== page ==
Vernon Loeb, managing editor of the Chronicle, spoke by telephone to CNN’s “Reliable Sources” on Sunday.

We have the entire editorial staff activated. Most people cannot get into the newsroom,” Loeb said. “We’ve got a skeleton crew in the newsroom. Most everybody else is editing from home or from wherever they are, directing their teams.

“I’ve got one editor in Taos, New Mexico, in a Starbucks directing her team. I told her, you can do as much from Taos as you can from Houston right now. . . .”

Loeb also said, “This has gone way beyond the two, one in 100-year floods we’ve had in last four years. As I say, this is nowhere near completed. It’s raining really hard. The skies are really dark.

“And, you know, they’re forecasting for four more days of rain. So, where this goes, I have no idea.”

"Reveal" host Al Letson said, "I just put my body down on top of his, in the hopes that they would not hit me." (Credit: Shane Bauer)

“Reveal” host Al Letson said, “I just put my body down on top of his, in the hopes that they would not hit me.” (Credit: Shane Bauer)

‘I Was Scared They Were Going to Kill Him’

While covering Sunday’s ‘Rally Against Hate’ in Berkeley, California, today, Reveal host Al Letson witnessed a man being attacked by a group of protesters,” the staff of Reveal, a radio show and podcast from the Center for Investigative Reporting and PRX, reported.

“The man was balled up on the ground, fending off blows from several people. Letson, wearing a red T-shirt, jumped in front of the batterers, protecting the man from further injury.

“ ‘I was scared they were going to kill him,’ Letson said. ‘So the only thing I could think was I wanted to get on top of him to protect him.’

“The altercation was caught on video by Mother Jones journalist Shane Bauer, who identified the aggressors as anti-fascist protesters, sometimes called antifa. He also said the man being beaten may have been a member of the alt-right. Neither of those observations could be confirmed. . . .”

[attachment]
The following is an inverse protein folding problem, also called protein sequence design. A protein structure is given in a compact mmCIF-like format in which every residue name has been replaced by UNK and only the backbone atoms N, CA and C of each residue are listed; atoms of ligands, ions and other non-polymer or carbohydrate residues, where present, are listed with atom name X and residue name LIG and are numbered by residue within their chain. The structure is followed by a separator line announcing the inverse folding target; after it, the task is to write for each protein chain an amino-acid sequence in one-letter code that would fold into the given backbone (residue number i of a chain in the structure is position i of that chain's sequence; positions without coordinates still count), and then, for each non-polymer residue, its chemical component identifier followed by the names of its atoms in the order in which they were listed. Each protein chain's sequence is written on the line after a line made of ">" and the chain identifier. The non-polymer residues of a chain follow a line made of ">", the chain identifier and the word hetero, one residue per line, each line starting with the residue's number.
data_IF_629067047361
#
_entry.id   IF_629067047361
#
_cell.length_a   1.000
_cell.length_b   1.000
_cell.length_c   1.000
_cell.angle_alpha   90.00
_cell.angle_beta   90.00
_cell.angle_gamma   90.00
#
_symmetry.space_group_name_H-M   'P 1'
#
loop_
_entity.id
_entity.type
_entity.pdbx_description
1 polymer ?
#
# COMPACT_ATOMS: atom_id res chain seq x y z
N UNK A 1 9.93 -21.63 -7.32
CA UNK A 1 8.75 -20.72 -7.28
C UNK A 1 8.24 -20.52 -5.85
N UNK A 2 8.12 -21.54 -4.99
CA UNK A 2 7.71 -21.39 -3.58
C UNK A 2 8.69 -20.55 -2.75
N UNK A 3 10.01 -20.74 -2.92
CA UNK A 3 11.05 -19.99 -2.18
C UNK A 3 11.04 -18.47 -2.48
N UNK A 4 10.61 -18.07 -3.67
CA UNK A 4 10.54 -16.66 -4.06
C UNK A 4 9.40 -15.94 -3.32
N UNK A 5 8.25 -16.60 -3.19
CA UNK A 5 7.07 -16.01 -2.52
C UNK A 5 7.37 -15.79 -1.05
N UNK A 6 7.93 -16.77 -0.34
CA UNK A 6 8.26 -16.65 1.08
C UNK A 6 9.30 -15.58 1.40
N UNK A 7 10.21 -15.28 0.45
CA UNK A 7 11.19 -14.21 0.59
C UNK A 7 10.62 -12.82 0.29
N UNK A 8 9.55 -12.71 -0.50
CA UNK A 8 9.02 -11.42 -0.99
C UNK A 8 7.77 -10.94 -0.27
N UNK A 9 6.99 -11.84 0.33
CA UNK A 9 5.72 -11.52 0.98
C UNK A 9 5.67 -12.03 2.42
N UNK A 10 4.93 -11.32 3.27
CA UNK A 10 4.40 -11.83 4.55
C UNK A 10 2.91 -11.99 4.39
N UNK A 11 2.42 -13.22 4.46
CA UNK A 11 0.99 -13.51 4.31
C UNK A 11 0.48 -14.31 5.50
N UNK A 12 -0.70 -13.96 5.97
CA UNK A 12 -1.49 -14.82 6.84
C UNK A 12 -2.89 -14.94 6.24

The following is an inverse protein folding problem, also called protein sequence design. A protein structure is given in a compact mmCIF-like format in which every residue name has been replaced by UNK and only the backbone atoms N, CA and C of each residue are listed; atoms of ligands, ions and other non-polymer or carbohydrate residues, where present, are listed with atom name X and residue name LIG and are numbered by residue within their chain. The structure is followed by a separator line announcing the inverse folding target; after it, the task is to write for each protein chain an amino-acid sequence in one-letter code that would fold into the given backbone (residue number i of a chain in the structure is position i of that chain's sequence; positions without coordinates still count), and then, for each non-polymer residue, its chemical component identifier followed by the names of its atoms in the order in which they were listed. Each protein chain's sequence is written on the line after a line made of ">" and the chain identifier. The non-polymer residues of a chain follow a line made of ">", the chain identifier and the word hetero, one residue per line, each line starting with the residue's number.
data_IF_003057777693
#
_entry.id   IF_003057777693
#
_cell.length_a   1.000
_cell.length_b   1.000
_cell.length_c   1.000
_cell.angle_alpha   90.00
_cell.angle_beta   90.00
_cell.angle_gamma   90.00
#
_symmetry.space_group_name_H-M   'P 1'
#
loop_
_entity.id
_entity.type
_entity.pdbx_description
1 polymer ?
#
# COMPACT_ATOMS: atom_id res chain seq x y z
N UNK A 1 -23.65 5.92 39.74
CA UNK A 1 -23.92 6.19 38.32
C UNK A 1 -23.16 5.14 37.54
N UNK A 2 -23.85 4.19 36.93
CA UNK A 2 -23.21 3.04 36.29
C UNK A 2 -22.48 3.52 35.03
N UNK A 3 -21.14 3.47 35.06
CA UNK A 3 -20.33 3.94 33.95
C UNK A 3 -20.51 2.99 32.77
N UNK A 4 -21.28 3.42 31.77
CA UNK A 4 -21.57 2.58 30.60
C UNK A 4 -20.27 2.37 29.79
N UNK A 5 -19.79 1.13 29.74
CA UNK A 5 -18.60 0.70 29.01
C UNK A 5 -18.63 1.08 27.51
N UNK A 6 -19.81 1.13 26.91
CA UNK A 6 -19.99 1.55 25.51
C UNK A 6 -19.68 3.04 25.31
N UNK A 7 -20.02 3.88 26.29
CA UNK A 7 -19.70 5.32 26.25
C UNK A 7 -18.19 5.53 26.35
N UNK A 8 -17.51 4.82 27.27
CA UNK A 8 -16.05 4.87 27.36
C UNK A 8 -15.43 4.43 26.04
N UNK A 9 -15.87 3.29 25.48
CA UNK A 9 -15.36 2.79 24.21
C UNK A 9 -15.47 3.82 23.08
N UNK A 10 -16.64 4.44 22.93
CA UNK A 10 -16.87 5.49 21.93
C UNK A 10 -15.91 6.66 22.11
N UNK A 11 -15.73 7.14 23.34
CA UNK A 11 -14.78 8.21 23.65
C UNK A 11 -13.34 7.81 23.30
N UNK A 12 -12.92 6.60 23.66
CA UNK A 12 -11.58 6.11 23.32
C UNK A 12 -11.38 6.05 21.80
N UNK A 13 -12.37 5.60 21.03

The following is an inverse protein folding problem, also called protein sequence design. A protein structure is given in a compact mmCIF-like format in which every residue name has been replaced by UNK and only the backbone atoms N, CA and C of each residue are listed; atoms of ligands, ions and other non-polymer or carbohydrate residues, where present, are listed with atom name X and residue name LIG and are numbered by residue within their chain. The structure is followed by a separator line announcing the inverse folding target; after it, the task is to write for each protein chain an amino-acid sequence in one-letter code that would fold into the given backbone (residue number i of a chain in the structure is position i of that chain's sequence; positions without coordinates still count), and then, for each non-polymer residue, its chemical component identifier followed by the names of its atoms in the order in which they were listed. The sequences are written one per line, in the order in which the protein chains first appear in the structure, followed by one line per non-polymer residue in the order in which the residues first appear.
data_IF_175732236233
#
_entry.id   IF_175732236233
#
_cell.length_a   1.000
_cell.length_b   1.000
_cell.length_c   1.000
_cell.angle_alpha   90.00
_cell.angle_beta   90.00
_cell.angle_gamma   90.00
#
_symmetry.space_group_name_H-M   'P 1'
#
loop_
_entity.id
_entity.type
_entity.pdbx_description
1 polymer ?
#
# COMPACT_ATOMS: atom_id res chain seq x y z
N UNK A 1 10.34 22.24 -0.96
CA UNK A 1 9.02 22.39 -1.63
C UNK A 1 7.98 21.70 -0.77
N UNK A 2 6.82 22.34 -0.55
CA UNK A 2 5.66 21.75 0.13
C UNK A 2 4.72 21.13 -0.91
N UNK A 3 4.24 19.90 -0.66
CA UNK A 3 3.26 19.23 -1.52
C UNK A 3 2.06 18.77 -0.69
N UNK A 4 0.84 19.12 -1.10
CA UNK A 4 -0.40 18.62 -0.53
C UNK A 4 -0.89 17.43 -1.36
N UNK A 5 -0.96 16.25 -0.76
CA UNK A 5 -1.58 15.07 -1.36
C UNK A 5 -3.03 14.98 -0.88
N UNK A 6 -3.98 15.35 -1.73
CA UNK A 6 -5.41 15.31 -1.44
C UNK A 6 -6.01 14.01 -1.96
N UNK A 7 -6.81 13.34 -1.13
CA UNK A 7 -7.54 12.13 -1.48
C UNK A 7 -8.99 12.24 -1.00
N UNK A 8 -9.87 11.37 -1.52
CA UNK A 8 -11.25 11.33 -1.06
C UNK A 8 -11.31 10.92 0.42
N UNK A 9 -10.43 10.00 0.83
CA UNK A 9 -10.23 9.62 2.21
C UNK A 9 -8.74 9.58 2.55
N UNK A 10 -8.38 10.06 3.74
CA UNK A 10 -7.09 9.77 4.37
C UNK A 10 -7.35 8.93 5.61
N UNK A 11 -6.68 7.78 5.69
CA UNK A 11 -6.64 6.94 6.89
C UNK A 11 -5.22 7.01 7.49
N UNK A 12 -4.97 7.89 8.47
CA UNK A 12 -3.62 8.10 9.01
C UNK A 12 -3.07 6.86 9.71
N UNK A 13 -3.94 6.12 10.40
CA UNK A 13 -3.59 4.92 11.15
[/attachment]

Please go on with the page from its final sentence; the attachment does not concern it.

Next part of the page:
Letson, who is African American, was asked by NPR’s Kelly McEvers whether he thought twice about protecting someone who might have been a white supremacist.

What came to me was that he was a human being, and I didn’t want to see anybody die,” Letson said. “And, you know, I’ve been thinking a lot about the events in Charlottesville, and I remember seeing the pictures of a young man being brutally beaten by these guys with poles, and when I saw that I thought, ‘why didn’t anybody step in?’

“And you know, in retrospect, it doesn’t matter if he doesn’t see my humanity, what matters to me is that I see his. What he thinks about me and all of that, like — my humanity is not dependent upon that. . . .”

An Eye-Opener on Just Who Trump Pardoned

A Phoenix weekly is taking the opportunity to remind people exactly who President Donald Trump just pardoned,Hilary Hanson and Sam Levine reported on Saturday for HuffPost.

“Former Maricopa County Sheriff Joe Arpaio, who called himself ‘America’s toughest sheriff,’ was convicted of criminal contempt in July after violating a 2011 court order in a racial profiling case. Arpaio and his office had been ordered not to detain people solely because they thought they might be in the country illegally. Trump pardoned Arpaio, 85, for the contempt charge on Friday.

“Arpaio’s tenure as sheriff from 1993 through 2016 has received strong criticism from civil rights advocates, largely stemming from his extreme stance on immigration and for overseeing what they say was cruel treatment of inmates.

“And few know those controversies better than the Phoenix New Times, an alternative weekly that’s doggedly covered Arpaio for two decades.